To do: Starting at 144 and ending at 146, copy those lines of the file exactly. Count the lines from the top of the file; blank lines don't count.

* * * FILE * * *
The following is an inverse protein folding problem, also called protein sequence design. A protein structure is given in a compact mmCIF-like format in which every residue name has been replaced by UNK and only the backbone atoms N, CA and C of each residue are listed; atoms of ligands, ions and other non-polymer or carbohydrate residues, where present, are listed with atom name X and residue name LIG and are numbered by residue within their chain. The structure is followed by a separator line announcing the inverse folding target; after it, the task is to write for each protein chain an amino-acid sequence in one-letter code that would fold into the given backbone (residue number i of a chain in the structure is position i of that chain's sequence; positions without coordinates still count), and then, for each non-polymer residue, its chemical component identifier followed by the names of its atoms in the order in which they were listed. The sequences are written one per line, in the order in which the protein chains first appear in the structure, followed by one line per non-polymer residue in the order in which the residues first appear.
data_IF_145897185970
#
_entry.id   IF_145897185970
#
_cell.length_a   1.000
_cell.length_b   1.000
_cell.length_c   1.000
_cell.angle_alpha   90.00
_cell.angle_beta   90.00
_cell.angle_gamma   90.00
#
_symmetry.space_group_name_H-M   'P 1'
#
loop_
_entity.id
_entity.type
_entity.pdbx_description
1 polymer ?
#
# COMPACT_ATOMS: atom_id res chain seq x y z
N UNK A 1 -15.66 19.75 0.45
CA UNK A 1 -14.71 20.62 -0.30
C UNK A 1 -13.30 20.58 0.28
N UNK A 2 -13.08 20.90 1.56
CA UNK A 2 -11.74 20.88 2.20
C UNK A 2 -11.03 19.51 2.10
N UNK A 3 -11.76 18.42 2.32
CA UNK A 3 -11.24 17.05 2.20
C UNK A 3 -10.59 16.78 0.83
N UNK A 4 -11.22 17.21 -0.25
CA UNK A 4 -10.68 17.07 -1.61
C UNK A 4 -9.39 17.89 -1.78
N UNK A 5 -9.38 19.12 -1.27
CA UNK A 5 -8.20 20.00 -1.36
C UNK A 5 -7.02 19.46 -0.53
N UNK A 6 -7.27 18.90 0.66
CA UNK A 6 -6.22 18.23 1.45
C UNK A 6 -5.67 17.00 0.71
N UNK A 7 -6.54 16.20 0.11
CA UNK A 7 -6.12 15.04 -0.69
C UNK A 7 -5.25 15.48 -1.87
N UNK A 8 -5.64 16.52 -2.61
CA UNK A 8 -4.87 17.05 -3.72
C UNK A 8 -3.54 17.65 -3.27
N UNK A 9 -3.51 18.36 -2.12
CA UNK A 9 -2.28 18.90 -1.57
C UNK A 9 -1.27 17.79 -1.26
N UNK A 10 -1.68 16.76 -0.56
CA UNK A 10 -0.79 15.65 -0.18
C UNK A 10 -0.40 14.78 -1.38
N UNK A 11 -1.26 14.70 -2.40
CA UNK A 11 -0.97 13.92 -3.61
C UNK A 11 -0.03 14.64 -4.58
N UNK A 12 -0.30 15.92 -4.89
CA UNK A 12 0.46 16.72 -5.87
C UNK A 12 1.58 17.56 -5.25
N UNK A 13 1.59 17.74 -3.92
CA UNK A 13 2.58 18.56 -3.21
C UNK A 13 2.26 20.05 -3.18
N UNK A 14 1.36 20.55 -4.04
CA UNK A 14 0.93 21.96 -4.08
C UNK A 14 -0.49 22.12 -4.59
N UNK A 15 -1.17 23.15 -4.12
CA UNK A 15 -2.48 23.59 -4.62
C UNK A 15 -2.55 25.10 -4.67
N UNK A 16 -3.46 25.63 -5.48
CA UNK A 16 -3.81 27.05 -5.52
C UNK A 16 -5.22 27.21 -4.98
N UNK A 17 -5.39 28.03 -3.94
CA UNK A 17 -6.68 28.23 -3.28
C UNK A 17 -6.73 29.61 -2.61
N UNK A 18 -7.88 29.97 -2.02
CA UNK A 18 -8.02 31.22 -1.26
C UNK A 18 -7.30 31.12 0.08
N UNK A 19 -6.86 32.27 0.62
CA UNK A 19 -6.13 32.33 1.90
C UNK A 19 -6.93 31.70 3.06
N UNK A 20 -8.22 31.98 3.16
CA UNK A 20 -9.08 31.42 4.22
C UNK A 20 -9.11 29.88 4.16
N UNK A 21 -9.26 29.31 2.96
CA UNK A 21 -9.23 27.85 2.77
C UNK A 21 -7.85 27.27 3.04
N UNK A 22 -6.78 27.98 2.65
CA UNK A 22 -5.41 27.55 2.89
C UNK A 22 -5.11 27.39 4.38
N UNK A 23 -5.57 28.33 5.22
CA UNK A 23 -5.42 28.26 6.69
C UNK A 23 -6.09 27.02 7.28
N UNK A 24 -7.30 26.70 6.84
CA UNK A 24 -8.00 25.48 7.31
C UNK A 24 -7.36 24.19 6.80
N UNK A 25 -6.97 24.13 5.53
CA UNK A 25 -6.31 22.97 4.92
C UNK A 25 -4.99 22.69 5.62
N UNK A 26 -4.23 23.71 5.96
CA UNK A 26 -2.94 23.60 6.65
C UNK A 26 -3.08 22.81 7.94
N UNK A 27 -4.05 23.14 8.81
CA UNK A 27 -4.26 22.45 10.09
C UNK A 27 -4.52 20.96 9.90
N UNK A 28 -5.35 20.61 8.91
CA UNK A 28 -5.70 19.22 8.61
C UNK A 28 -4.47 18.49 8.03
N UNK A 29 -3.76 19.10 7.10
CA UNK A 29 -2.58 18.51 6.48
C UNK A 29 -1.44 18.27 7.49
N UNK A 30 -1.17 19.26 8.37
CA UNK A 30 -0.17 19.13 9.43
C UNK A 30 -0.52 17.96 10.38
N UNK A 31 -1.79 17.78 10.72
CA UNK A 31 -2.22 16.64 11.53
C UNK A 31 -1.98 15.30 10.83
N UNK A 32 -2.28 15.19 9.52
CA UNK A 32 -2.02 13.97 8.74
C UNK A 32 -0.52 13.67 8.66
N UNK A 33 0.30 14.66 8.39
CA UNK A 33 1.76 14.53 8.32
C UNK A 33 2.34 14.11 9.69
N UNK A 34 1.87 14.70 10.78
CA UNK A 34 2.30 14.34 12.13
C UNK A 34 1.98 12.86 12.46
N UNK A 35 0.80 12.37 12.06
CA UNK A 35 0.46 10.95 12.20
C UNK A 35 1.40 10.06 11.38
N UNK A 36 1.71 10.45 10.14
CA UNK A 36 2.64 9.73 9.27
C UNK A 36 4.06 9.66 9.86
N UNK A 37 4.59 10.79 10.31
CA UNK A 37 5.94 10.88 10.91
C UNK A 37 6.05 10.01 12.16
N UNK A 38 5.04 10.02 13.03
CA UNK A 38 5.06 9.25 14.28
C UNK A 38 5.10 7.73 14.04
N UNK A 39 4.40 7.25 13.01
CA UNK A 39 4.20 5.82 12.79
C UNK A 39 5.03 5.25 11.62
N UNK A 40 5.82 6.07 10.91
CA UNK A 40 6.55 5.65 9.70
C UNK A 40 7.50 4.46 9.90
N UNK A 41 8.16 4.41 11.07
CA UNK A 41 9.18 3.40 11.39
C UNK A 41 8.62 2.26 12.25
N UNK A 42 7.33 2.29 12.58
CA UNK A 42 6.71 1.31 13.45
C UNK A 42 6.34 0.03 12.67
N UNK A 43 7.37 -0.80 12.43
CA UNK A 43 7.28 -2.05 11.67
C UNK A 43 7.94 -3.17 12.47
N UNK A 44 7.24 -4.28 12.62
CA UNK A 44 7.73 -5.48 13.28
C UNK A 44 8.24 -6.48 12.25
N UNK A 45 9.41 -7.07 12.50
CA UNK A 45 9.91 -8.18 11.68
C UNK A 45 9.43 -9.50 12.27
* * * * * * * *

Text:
C UNK A 41 8.62 2.26 12.25
N UNK A 42 7.33 2.29 12.58
CA UNK A 42 6.71 1.31 13.45